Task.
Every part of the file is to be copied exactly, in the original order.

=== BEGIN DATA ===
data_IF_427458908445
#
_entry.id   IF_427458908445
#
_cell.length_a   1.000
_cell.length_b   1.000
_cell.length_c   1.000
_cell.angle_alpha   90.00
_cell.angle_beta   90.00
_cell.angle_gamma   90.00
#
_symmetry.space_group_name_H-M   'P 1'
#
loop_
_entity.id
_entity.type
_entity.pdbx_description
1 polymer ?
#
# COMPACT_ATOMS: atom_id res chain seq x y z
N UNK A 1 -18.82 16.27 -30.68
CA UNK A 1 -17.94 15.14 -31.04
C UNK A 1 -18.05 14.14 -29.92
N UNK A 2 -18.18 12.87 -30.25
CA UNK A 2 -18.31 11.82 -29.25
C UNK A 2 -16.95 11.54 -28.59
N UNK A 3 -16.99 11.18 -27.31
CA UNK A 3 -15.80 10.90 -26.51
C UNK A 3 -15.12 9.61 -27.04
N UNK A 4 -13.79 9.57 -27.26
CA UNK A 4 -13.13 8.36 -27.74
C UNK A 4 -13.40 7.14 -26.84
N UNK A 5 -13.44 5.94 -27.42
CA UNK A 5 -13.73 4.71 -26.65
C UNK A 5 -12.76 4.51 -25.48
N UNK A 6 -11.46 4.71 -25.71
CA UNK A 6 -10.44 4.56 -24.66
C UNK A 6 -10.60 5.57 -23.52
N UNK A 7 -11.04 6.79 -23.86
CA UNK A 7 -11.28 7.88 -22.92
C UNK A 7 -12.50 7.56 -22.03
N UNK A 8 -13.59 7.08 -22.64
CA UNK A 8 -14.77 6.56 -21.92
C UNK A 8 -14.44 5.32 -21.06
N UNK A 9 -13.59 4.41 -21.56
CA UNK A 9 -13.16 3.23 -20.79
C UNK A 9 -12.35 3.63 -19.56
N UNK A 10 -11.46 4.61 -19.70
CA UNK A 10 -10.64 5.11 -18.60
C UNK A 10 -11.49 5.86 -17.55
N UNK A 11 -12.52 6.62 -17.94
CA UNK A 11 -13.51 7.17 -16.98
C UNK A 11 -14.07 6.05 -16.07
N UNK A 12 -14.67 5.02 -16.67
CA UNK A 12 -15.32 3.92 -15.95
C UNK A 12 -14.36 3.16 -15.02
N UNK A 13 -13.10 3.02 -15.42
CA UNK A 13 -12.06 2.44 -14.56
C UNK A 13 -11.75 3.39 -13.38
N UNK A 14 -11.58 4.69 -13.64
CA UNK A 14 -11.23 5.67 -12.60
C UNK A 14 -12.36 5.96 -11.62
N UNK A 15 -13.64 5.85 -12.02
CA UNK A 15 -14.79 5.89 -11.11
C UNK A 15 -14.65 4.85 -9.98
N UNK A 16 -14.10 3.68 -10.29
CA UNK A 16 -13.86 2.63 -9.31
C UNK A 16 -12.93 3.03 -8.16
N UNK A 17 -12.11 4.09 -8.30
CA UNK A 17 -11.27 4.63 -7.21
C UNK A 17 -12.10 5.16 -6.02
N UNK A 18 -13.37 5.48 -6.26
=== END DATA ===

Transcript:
data_IF_427458908445
#
_entry.id   IF_427458908445
#
_cell.length_a   1.000
_cell.length_b   1.000
_cell.length_c   1.000
_cell.angle_alpha   90.00
_cell.angle_beta   90.00
_cell.angle_gamma   90.00
#
_symmetry.space_group_name_H-M   'P 1'
#
loop_
_entity.id
_entity.type
_entity.pdbx_description
1 polymer ?
#
# COMPACT_ATOMS: atom_id res chain seq x y z
N UNK A 1 -18.82 16.27 -30.68
CA UNK A 1 -17.94 15.14 -31.04
C UNK A 1 -18.05 14.14 -29.92
N UNK A 2 -18.18 12.87 -30.25
CA UNK A 2 -18.31 11.82 -29.25
C UNK A 2 -16.95 11.54 -28.59
N UNK A 3 -16.99 11.18 -27.31
CA UNK A 3 -15.80 10.90 -26.51
C UNK A 3 -15.12 9.61 -27.04
N UNK A 4 -13.79 9.57 -27.26
CA UNK A 4 -13.13 8.36 -27.74
C UNK A 4 -13.40 7.14 -26.84
N UNK A 5 -13.44 5.94 -27.42
CA UNK A 5 -13.73 4.71 -26.65
C UNK A 5 -12.76 4.51 -25.48
N UNK A 6 -11.46 4.71 -25.71
CA UNK A 6 -10.44 4.56 -24.66
C UNK A 6 -10.60 5.57 -23.52
N UNK A 7 -11.04 6.79 -23.86
CA UNK A 7 -11.28 7.88 -22.92
C UNK A 7 -12.50 7.56 -22.03
N UNK A 8 -13.59 7.08 -22.64
CA UNK A 8 -14.77 6.56 -21.92
C UNK A 8 -14.44 5.32 -21.06
N UNK A 9 -13.59 4.41 -21.56
CA UNK A 9 -13.16 3.23 -20.79
C UNK A 9 -12.35 3.63 -19.56
N UNK A 10 -11.46 4.61 -19.70
CA UNK A 10 -10.64 5.11 -18.60
C UNK A 10 -11.49 5.86 -17.55
N UNK A 11 -12.52 6.62 -17.94
CA UNK A 11 -13.51 7.17 -16.98
C UNK A 11 -14.07 6.05 -16.07
N UNK A 12 -14.67 5.02 -16.67
CA UNK A 12 -15.32 3.92 -15.95
C UNK A 12 -14.36 3.16 -15.02
N UNK A 13 -13.10 3.02 -15.42
CA UNK A 13 -12.06 2.44 -14.56
C UNK A 13 -11.75 3.39 -13.38
N UNK A 14 -11.58 4.69 -13.64
CA UNK A 14 -11.23 5.67 -12.60
C UNK A 14 -12.36 5.96 -11.62
N UNK A 15 -13.64 5.85 -12.02
CA UNK A 15 -14.79 5.89 -11.11
C UNK A 15 -14.65 4.85 -9.98
N UNK A 16 -14.10 3.68 -10.29
CA UNK A 16 -13.86 2.63 -9.31
C UNK A 16 -12.93 3.03 -8.16
N UNK A 17 -12.11 4.09 -8.30
CA UNK A 17 -11.27 4.63 -7.21
C UNK A 17 -12.10 5.16 -6.02
N UNK A 18 -13.37 5.48 -6.26